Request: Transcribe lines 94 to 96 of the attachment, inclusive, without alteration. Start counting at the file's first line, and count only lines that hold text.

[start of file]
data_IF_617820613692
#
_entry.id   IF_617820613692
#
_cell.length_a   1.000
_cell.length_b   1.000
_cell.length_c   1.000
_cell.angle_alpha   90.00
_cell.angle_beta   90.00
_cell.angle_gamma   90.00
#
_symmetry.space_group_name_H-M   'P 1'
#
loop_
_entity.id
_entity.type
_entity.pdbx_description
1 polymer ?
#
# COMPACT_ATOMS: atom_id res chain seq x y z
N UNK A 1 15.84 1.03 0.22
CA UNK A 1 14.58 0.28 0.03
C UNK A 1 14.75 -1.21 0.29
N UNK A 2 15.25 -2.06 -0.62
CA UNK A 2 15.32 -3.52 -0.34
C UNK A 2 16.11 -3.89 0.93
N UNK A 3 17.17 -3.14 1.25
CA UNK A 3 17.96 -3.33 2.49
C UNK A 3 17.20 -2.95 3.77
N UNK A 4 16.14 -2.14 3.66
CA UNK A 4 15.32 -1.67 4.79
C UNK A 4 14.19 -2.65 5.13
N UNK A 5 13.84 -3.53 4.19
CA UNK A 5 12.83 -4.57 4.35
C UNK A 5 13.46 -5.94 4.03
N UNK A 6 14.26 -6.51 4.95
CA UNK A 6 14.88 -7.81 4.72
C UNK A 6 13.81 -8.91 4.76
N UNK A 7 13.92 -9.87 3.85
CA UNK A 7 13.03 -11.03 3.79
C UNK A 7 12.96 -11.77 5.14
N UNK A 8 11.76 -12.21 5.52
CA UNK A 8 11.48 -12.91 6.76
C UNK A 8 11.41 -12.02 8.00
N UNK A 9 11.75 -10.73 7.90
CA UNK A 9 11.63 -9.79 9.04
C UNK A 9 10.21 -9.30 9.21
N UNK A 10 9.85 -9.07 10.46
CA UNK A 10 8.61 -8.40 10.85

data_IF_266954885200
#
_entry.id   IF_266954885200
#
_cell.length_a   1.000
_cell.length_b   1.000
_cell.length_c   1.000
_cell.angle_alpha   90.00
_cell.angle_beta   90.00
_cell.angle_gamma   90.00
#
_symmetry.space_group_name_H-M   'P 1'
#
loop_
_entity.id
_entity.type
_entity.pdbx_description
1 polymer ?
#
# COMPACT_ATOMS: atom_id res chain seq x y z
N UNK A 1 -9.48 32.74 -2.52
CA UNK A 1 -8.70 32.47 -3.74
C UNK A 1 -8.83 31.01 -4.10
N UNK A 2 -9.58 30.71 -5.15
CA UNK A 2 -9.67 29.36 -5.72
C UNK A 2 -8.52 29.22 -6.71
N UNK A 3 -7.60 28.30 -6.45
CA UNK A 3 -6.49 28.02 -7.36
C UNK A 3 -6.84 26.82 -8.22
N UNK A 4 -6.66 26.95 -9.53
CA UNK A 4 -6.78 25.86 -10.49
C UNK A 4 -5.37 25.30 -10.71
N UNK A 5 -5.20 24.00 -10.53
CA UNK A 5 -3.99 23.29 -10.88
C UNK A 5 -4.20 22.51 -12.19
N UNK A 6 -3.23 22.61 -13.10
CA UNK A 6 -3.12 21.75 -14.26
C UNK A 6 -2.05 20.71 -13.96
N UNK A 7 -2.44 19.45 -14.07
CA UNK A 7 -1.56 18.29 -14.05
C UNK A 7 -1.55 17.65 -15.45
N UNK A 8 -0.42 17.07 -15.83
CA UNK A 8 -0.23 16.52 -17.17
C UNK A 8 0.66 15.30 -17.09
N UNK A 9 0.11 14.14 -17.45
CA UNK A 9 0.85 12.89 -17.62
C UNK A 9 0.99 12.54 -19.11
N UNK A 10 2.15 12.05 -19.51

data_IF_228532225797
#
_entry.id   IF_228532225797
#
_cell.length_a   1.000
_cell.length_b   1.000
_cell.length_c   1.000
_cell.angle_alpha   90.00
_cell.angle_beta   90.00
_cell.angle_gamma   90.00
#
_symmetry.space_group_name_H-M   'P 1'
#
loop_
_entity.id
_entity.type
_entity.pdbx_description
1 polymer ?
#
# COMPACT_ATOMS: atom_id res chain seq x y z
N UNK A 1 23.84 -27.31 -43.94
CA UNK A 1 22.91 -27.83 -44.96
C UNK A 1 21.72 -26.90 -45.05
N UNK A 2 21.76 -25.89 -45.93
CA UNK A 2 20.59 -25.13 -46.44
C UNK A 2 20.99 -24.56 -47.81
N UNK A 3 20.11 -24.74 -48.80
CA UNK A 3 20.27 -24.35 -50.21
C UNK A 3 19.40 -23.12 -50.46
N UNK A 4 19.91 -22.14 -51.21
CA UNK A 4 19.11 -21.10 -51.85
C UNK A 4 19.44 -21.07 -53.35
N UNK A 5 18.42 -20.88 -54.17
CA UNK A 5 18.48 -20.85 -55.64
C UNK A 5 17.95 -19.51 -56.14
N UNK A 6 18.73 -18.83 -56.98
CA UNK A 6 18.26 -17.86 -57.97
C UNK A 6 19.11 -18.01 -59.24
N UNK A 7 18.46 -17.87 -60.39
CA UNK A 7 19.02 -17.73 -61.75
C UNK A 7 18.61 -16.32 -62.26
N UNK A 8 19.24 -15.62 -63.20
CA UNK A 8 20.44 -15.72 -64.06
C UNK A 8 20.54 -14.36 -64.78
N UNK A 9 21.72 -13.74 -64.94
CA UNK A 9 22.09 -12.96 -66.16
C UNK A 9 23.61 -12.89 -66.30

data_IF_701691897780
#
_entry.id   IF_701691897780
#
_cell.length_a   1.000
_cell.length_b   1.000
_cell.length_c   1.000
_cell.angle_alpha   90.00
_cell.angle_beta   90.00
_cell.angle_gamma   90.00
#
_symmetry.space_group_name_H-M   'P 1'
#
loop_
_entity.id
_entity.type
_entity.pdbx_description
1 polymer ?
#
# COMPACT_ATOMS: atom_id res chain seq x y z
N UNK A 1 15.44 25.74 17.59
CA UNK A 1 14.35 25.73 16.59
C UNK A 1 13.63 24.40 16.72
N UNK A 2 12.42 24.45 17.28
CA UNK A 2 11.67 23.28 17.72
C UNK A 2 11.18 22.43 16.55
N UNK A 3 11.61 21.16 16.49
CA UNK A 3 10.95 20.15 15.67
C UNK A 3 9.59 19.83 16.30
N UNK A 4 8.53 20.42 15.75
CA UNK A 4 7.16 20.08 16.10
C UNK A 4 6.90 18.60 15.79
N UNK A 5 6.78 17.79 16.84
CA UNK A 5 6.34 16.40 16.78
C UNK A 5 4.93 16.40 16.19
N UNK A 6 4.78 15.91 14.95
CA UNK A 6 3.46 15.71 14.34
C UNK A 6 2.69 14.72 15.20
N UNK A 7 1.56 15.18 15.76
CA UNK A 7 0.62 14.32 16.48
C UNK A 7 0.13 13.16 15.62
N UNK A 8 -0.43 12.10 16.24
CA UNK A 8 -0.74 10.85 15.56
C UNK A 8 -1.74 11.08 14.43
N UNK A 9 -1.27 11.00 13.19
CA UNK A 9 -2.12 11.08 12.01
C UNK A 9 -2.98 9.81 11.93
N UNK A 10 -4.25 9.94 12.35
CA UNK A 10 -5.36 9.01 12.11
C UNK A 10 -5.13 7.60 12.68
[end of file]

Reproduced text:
N UNK A 9 0.11 14.14 -17.45
CA UNK A 9 0.85 12.89 -17.62
C UNK A 9 0.99 12.54 -19.11